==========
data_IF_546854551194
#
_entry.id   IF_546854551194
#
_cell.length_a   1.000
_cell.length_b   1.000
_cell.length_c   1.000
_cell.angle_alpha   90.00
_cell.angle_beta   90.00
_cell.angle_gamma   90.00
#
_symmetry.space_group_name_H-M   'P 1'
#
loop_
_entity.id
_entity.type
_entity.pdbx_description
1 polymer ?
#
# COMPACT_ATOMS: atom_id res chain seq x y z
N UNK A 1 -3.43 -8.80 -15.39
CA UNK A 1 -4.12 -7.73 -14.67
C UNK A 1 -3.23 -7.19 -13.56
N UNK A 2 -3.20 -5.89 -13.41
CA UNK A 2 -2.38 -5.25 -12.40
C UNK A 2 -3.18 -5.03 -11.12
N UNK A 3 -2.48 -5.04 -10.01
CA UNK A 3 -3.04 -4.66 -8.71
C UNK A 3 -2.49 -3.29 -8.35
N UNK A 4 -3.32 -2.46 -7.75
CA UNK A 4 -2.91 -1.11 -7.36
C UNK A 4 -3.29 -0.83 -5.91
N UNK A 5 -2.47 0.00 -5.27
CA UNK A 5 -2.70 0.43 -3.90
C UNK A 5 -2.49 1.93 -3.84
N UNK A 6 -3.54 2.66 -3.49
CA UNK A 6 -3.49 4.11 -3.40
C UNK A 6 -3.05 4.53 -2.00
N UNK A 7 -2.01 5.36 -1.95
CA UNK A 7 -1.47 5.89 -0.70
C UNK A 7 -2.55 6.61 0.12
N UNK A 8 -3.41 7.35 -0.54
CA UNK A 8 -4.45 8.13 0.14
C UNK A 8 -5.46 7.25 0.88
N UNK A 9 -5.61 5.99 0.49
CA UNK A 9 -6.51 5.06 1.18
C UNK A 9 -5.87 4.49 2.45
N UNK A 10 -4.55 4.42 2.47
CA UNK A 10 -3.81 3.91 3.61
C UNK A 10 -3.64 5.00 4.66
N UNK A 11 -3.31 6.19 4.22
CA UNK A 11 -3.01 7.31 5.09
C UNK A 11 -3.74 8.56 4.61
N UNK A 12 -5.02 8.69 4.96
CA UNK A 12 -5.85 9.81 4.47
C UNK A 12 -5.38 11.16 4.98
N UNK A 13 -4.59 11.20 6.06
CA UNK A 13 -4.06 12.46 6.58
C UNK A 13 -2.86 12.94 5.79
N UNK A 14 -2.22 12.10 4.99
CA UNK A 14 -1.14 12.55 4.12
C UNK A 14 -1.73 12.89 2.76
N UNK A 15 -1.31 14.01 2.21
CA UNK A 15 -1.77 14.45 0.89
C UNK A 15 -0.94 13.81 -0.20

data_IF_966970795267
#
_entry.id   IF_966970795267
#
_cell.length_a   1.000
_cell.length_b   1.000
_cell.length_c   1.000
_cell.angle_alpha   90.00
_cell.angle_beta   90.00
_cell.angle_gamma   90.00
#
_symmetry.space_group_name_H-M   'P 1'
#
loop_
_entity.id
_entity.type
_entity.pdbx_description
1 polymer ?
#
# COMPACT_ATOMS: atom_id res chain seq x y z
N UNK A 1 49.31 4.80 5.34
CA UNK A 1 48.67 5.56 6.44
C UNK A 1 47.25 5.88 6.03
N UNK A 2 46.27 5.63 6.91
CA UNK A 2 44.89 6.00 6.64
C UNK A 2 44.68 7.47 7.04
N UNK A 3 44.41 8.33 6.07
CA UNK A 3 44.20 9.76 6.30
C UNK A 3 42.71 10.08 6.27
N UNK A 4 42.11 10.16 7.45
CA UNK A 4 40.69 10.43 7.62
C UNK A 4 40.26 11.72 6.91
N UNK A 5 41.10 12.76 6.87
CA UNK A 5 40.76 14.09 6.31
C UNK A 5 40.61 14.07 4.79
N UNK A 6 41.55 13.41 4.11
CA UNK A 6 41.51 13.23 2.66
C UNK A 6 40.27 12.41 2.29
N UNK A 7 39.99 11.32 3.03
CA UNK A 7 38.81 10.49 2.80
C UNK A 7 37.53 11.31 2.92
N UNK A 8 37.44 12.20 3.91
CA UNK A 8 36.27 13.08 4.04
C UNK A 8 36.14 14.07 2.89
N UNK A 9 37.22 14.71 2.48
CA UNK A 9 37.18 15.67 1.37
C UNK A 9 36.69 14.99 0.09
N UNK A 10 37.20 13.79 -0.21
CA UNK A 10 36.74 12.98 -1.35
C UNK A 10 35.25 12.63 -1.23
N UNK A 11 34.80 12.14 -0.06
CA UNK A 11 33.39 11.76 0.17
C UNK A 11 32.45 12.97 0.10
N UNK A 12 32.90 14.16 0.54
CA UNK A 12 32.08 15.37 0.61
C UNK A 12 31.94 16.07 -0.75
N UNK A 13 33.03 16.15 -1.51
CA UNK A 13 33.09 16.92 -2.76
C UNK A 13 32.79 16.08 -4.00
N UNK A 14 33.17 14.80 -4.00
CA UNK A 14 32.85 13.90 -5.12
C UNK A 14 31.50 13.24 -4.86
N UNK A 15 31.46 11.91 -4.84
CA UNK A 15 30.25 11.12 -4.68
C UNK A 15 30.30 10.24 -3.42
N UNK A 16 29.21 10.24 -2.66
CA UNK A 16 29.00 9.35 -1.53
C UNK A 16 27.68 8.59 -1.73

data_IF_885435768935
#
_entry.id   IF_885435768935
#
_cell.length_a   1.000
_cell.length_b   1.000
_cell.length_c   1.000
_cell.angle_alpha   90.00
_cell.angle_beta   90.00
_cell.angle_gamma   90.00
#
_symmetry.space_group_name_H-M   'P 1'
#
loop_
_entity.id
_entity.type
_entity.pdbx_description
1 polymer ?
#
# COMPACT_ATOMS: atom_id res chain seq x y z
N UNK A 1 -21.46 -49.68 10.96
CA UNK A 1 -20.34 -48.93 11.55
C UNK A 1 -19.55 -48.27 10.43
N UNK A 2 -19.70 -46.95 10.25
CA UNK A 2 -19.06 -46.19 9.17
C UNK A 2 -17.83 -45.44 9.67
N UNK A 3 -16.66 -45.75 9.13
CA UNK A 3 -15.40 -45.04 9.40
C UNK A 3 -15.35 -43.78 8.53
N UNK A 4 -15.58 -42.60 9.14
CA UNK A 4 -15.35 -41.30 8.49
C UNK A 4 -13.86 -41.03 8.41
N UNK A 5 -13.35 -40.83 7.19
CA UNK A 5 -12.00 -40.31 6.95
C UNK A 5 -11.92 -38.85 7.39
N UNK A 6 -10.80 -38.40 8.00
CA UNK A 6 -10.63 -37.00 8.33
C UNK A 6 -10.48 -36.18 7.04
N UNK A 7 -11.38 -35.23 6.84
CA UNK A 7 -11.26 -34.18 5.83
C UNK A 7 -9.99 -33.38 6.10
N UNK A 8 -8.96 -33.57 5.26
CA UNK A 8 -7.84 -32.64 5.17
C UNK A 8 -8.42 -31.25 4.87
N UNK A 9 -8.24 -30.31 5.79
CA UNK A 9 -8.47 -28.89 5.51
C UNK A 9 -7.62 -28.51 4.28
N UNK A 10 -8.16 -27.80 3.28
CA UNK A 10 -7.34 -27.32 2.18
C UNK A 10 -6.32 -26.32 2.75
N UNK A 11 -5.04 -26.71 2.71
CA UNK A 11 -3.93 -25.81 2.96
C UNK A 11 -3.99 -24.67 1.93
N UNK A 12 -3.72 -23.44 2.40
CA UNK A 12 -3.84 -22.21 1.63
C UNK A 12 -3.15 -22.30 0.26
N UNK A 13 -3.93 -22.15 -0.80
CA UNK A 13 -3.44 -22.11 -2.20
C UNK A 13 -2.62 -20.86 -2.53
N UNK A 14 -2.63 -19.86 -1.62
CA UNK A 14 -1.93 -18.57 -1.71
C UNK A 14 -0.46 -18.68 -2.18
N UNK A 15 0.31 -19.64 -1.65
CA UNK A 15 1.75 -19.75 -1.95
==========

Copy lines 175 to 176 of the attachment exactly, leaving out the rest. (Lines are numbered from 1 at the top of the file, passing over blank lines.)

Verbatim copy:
N UNK A 8 -8.96 -33.57 5.26
CA UNK A 8 -7.84 -32.64 5.17